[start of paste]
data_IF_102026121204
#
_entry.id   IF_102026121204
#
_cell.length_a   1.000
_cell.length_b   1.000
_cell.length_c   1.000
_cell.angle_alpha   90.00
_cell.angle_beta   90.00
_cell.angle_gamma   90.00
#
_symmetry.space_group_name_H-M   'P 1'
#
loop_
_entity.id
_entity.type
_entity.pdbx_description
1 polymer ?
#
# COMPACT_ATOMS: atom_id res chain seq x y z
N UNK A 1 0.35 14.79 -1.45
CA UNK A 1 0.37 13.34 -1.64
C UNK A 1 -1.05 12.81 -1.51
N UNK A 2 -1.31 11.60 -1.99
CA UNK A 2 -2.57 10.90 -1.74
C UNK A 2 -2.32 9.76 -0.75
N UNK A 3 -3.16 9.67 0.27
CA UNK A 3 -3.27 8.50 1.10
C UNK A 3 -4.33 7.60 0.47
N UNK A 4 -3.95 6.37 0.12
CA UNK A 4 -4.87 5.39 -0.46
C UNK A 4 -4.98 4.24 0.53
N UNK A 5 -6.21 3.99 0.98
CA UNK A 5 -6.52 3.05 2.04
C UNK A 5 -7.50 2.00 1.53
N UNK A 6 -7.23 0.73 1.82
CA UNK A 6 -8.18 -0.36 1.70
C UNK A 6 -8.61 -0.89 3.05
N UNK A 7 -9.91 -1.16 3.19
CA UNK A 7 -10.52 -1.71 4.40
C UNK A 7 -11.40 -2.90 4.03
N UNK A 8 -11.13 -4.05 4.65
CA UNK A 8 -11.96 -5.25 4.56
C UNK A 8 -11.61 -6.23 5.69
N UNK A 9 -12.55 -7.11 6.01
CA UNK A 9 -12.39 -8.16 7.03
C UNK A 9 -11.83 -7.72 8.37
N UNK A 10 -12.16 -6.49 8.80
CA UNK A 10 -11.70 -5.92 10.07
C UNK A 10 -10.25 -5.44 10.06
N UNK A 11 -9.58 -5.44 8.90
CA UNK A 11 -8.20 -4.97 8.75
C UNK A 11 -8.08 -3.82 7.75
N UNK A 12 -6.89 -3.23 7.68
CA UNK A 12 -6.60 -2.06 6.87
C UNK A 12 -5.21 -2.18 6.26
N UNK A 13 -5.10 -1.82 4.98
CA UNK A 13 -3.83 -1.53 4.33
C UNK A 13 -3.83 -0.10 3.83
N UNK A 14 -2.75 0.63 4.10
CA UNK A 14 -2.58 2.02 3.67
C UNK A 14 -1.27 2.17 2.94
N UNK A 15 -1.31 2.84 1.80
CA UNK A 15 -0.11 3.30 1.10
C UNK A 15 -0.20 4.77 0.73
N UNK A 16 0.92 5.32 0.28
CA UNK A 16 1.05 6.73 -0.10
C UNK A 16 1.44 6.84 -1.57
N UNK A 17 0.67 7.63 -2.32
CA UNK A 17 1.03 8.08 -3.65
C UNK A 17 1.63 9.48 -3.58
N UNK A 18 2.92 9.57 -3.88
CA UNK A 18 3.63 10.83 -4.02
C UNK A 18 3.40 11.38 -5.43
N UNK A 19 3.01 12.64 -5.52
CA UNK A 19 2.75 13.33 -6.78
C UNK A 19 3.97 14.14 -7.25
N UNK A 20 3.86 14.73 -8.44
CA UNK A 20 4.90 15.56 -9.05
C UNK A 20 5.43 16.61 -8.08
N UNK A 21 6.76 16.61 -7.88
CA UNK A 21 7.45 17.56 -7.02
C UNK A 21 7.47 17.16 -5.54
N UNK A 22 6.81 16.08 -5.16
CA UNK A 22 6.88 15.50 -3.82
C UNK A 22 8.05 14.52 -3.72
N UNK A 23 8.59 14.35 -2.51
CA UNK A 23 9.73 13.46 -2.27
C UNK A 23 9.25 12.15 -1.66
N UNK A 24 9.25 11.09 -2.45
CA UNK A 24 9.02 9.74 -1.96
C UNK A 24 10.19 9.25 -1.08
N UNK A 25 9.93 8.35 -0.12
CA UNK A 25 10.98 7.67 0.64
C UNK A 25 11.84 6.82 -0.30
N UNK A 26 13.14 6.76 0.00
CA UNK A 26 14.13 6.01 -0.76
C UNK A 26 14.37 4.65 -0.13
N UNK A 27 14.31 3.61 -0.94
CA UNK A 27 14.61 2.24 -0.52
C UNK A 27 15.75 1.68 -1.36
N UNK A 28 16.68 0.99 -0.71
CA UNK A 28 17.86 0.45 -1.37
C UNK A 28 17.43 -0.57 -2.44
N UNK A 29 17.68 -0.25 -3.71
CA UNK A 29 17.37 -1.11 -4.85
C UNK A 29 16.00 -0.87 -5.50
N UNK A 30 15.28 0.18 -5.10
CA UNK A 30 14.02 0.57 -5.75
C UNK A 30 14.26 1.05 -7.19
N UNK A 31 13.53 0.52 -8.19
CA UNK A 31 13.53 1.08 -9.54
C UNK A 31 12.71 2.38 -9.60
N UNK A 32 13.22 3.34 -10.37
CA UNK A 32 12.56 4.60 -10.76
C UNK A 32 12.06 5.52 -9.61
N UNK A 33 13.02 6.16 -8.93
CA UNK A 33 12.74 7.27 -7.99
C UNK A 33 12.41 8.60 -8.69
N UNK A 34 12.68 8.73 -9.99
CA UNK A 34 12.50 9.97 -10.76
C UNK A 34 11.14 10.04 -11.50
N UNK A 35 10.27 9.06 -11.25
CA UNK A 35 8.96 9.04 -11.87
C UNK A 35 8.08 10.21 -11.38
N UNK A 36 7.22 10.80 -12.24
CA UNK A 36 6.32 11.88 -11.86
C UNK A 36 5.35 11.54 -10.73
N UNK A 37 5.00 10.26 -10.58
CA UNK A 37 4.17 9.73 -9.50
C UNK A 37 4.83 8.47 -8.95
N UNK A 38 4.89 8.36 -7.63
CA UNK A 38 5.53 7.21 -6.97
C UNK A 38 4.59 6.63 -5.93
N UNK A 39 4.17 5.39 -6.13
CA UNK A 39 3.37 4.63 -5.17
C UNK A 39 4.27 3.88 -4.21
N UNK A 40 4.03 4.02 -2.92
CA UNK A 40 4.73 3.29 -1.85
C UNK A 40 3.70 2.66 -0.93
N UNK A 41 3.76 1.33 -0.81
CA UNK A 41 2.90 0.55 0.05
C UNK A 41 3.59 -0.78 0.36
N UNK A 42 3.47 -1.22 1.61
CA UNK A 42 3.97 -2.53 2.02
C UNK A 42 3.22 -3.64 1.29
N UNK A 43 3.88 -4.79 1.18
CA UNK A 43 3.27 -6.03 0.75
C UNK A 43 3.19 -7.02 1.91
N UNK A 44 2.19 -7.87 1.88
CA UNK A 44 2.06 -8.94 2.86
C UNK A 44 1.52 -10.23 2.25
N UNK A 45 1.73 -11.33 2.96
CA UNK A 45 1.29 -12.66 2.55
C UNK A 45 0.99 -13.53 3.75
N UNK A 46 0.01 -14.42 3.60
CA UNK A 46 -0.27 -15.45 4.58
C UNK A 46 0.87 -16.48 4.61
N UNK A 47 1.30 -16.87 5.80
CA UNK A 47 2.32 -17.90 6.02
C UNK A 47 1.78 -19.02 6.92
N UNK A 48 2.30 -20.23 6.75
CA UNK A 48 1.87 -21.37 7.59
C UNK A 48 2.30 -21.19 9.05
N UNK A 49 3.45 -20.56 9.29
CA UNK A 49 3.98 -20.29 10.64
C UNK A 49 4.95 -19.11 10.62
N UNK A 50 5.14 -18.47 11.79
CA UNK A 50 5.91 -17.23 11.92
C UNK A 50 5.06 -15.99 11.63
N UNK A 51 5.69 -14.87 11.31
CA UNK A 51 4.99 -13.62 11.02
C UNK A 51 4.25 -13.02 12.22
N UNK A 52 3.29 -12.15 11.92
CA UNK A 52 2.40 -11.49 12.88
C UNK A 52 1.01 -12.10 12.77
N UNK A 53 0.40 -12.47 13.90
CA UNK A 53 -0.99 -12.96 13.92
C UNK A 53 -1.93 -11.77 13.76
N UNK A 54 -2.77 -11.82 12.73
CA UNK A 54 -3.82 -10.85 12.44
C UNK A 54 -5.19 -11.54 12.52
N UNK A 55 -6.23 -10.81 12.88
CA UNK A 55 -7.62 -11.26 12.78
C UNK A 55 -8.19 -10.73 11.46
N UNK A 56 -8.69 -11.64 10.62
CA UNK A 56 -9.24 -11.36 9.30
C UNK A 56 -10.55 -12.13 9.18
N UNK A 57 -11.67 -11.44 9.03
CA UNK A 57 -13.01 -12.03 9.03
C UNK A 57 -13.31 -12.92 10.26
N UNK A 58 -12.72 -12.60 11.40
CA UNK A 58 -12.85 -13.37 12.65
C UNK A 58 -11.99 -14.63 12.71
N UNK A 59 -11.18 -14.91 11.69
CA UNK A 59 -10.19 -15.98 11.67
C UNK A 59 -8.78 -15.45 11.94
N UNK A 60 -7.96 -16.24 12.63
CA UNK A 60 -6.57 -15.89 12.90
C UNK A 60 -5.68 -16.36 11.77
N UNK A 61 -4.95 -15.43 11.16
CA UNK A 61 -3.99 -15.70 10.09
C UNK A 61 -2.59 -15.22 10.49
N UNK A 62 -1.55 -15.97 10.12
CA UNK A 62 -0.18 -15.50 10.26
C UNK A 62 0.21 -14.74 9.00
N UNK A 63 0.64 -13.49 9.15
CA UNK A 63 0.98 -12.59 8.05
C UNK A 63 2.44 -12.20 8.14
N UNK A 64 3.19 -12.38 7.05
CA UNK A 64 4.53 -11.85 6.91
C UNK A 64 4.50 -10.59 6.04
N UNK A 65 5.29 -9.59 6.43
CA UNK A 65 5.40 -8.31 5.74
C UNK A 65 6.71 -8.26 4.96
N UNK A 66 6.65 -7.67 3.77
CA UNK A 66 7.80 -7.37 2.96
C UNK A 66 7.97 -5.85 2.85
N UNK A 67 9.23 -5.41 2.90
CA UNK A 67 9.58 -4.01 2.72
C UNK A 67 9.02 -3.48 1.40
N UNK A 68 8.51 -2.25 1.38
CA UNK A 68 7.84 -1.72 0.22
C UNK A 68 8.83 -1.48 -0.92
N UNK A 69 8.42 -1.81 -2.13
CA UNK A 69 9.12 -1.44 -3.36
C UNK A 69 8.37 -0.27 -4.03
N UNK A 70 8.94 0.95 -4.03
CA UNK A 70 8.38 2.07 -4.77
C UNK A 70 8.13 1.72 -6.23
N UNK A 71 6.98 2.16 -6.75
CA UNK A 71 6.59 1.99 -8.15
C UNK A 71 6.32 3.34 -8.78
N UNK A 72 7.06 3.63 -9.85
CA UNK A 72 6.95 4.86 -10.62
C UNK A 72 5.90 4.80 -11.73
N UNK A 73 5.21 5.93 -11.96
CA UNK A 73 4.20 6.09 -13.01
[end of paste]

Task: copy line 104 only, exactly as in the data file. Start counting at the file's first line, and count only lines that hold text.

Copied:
C UNK A 28 17.43 -0.57 -2.44